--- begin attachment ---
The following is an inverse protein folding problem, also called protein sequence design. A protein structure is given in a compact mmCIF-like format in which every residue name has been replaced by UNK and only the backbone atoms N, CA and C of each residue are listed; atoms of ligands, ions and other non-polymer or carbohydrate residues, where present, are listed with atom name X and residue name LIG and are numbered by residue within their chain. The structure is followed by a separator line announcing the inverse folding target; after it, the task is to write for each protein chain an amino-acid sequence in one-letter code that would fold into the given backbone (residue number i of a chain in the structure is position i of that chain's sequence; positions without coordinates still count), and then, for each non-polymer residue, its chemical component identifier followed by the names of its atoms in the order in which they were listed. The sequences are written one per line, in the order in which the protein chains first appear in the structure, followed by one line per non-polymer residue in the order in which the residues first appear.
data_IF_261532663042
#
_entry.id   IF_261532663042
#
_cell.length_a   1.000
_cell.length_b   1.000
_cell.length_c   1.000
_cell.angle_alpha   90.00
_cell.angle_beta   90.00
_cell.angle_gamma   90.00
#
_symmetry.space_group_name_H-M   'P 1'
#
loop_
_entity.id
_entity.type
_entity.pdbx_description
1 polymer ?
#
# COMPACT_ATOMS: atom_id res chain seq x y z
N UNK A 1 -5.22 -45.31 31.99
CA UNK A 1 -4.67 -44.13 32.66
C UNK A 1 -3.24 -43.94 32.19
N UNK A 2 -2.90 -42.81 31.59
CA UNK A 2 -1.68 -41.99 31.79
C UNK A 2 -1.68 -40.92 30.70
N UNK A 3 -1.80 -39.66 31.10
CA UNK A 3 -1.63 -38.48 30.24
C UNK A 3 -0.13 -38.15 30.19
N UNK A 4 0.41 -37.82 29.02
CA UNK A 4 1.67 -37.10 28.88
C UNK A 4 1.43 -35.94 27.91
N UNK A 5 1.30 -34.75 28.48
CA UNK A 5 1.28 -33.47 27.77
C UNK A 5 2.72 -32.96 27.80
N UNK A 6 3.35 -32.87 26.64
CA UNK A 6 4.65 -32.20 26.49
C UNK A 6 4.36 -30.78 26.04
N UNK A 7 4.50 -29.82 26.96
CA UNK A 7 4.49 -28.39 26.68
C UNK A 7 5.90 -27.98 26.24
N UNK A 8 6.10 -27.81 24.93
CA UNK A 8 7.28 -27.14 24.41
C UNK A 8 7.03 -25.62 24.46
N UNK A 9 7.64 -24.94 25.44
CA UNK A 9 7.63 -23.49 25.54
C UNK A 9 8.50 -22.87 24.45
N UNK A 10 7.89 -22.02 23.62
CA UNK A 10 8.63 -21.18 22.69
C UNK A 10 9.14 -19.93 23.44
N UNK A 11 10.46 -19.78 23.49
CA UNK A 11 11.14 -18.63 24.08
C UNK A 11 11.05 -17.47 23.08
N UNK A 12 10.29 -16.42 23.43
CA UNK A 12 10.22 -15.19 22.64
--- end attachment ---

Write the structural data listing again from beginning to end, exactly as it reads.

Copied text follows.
The following is an inverse protein folding problem, also called protein sequence design. A protein structure is given in a compact mmCIF-like format in which every residue name has been replaced by UNK and only the backbone atoms N, CA and C of each residue are listed; atoms of ligands, ions and other non-polymer or carbohydrate residues, where present, are listed with atom name X and residue name LIG and are numbered by residue within their chain. The structure is followed by a separator line announcing the inverse folding target; after it, the task is to write for each protein chain an amino-acid sequence in one-letter code that would fold into the given backbone (residue number i of a chain in the structure is position i of that chain's sequence; positions without coordinates still count), and then, for each non-polymer residue, its chemical component identifier followed by the names of its atoms in the order in which they were listed. The sequences are written one per line, in the order in which the protein chains first appear in the structure, followed by one line per non-polymer residue in the order in which the residues first appear.
data_IF_261532663042
#
_entry.id   IF_261532663042
#
_cell.length_a   1.000
_cell.length_b   1.000
_cell.length_c   1.000
_cell.angle_alpha   90.00
_cell.angle_beta   90.00
_cell.angle_gamma   90.00
#
_symmetry.space_group_name_H-M   'P 1'
#
loop_
_entity.id
_entity.type
_entity.pdbx_description
1 polymer ?
#
# COMPACT_ATOMS: atom_id res chain seq x y z
N UNK A 1 -5.22 -45.31 31.99
CA UNK A 1 -4.67 -44.13 32.66
C UNK A 1 -3.24 -43.94 32.19
N UNK A 2 -2.90 -42.81 31.59
CA UNK A 2 -1.68 -41.99 31.79
C UNK A 2 -1.68 -40.92 30.70
N UNK A 3 -1.80 -39.66 31.10
CA UNK A 3 -1.63 -38.48 30.24
C UNK A 3 -0.13 -38.15 30.19
N UNK A 4 0.41 -37.82 29.02
CA UNK A 4 1.67 -37.10 28.88
C UNK A 4 1.43 -35.94 27.91
N UNK A 5 1.30 -34.75 28.48
CA UNK A 5 1.28 -33.47 27.77
C UNK A 5 2.72 -32.96 27.80
N UNK A 6 3.35 -32.87 26.64
CA UNK A 6 4.65 -32.20 26.49
C UNK A 6 4.36 -30.78 26.04
N UNK A 7 4.50 -29.82 26.96
CA UNK A 7 4.49 -28.39 26.68
C UNK A 7 5.90 -27.98 26.24
N UNK A 8 6.10 -27.81 24.93
CA UNK A 8 7.28 -27.14 24.41
C UNK A 8 7.03 -25.62 24.46
N UNK A 9 7.64 -24.94 25.44
CA UNK A 9 7.63 -23.49 25.54
C UNK A 9 8.50 -22.87 24.45
N UNK A 10 7.89 -22.02 23.62
CA UNK A 10 8.63 -21.18 22.69
C UNK A 10 9.14 -19.93 23.44
N UNK A 11 10.46 -19.78 23.49
CA UNK A 11 11.14 -18.63 24.08
C UNK A 11 11.05 -17.47 23.08
N UNK A 12 10.29 -16.42 23.43
CA UNK A 12 10.22 -15.19 22.64